Coil Failures Need Advice

Coil Failures Need Advice

PostBy: traderfjp On: Tue Aug 07, 2007 12:44 pm

I posted a while back about putting in a SS coil in my stove. I received some excellent technical advice. My problem now is that I'm worried about the coil failing because of the temps in the stove. THe coil sits about 2-3" off the fire. I was wondering if anyone has heard any problems with this type of application (coil in stove)? I'm also worried if I did have a problem if it would be covered under my insurance. I really think I'll save a ton of money with the coil but again I'm worried about a steam explosion and water flooding my house. Is it worth it?? :shock:
traderfjp
 
Stove/Furnace Make: Alaska
Stove/Furnace Model: Channing 3

PostBy: LsFarm On: Tue Aug 07, 2007 4:31 pm

If the water is circulating through the coil, it is unlikely to boil to steam. Unless you do not have large enough of a tempering tank. or haven't used any hot water for a long time, you should not have an issue.

If no hot water has been used for a long time, then just run some hot water to cool down the holding tank.

If plumbed correctly you should have no problems.

As for insurance, if the plumbing is done to code they should not be able to deny coverage.

As for being worth it, personally I like not burning ANY propane to heat the house and water. It's worth it for me. The only propane I burn during winter is for the clothes dryer and cooking. Maybe $20-30/month. Much better than the $1200++/month before coal.

Hope this helps. Greg L.

.
LsFarm
 
Stoker Coal Boiler: Axeman Anderson 260
Hand Fed Coal Boiler: Self-built 'Big Bertha' SS Boiler
Baseburners & Antiques: Keystone 11, Art Garland

PostBy: WNY On: Wed Aug 08, 2007 5:30 pm

Another thing to consider is backup power for the circulation pump. If you are not prone to power outages, they you should be okay or if you have a generator. You may want to look into a 12Vdc or equal backup pump/power supply to keep the water circulating..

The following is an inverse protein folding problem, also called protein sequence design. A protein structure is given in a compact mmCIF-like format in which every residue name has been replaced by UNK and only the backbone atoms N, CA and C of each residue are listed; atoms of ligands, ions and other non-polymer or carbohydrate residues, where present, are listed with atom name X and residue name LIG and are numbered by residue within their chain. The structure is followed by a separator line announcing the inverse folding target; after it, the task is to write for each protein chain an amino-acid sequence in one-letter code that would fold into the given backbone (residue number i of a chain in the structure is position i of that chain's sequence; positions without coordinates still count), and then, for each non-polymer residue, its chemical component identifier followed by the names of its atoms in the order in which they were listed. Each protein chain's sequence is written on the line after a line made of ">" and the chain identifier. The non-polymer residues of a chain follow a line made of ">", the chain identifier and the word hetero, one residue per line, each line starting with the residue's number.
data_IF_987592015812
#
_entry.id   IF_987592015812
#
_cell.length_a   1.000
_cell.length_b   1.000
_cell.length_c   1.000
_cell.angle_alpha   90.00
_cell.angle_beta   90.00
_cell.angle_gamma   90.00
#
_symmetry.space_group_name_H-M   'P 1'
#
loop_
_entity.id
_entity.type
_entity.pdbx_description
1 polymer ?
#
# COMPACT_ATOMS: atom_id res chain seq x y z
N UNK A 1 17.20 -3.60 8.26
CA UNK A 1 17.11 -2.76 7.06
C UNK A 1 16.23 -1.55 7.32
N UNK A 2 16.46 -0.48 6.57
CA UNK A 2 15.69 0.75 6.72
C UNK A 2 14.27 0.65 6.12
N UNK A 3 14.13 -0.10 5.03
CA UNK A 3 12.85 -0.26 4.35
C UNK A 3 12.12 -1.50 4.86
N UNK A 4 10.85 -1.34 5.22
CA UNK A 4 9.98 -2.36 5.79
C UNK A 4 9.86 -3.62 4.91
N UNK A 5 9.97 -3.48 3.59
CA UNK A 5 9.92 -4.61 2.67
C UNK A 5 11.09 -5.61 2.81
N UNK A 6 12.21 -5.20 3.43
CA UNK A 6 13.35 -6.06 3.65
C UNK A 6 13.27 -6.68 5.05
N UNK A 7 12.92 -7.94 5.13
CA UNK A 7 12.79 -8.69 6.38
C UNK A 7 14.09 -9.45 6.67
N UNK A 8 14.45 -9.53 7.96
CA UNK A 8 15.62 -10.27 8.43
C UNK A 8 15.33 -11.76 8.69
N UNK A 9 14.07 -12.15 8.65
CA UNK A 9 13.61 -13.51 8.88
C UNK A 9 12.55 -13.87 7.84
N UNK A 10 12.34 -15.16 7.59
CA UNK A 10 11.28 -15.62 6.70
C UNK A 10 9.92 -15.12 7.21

WNY
 
Hot Air Coal Stoker Stove: Keystoker 90K, Leisure Line Hyfire I
Coal Size/Type: Rice
Stove/Furnace Make: Keystoker, LL & CoalTrol
Stove/Furnace Model: 90K, Hyfire I, VF3000 Soon

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PostBy: coaledsweat On: Wed Aug 08, 2007 5:43 pm

Without a headspace you can't make much steam anyway. It will probably overpressurize and pop the saftey valve at the water tank. That will allow cooler additional make up water into the system and the cycle will repeat.
coaledsweat
 
Stoker Coal Boiler: Axeman Anderson 260M
Coal Size/Type: Pea

PostBy: traderfjp On: Thu Aug 09, 2007 10:38 pm

I was told the coil should sit about 6-8" over the grate? Does this distance sound OK or is it conservative?

Thanks
traderfjp
 
Stove/Furnace Make: Alaska
Stove/Furnace Model: Channing 3

PostBy: coaledsweat On: Fri Aug 10, 2007 9:52 am

I think anywhere above the fire would be OK. I suppose the temps above the fire in the firebox are pretty consistent anyway. It should not contact the fire. I would want it pretty clear of the coal bed, especially with a hand fired. Repeated hits with your service tools could be a problem eventually.
coaledsweat
 
Stoker Coal Boiler: Axeman Anderson 260M
Coal Size/Type: Pea

PostBy: Yanche On: Fri Aug 10, 2007 10:10 am

The hand fired coal boiler I tended as a teenager heated domestic hot water. It had a cast iron "hand" suspended above the fire about six inches, right where the flue gases would turn to make it's second pass through the boiler tubes. It was a cast iron lump that looked like a four fingered hand. Suspended by its 3/4 inch iron supply and return water pipes. It was certainly out of the way of coal shovels or clinker pokers.
Yanche
 
Stoker Coal Boiler: Alternate Heating Systems S-130
Coal Size/Type: Anthracite Pea

PostBy: coaledsweat On: Fri Aug 10, 2007 10:14 am

Yanche wrote: It was a cast iron lump that looked like a four fingered hand.


That would be a cartoon hand. :)
coaledsweat
 
Stoker Coal Boiler: Axeman Anderson 260M
Coal Size/Type: Pea

PostBy: traderfjp On: Fri Aug 10, 2007 10:40 am

My stove is an automatic feed stoker so I don't have to worry about hand shaking. When I leave the house in the morning I put the stove down for a low fire. Does it matter if the coil is 3 or 6" off the fire.? Heat rises so I'm not sure if a few inches would make a difference. However, when I fire the stove hard having the coils higher may be a good thing?
traderfjp
 
Stove/Furnace Make: Alaska
Stove/Furnace Model: Channing 3

Visit Lehigh Anthracite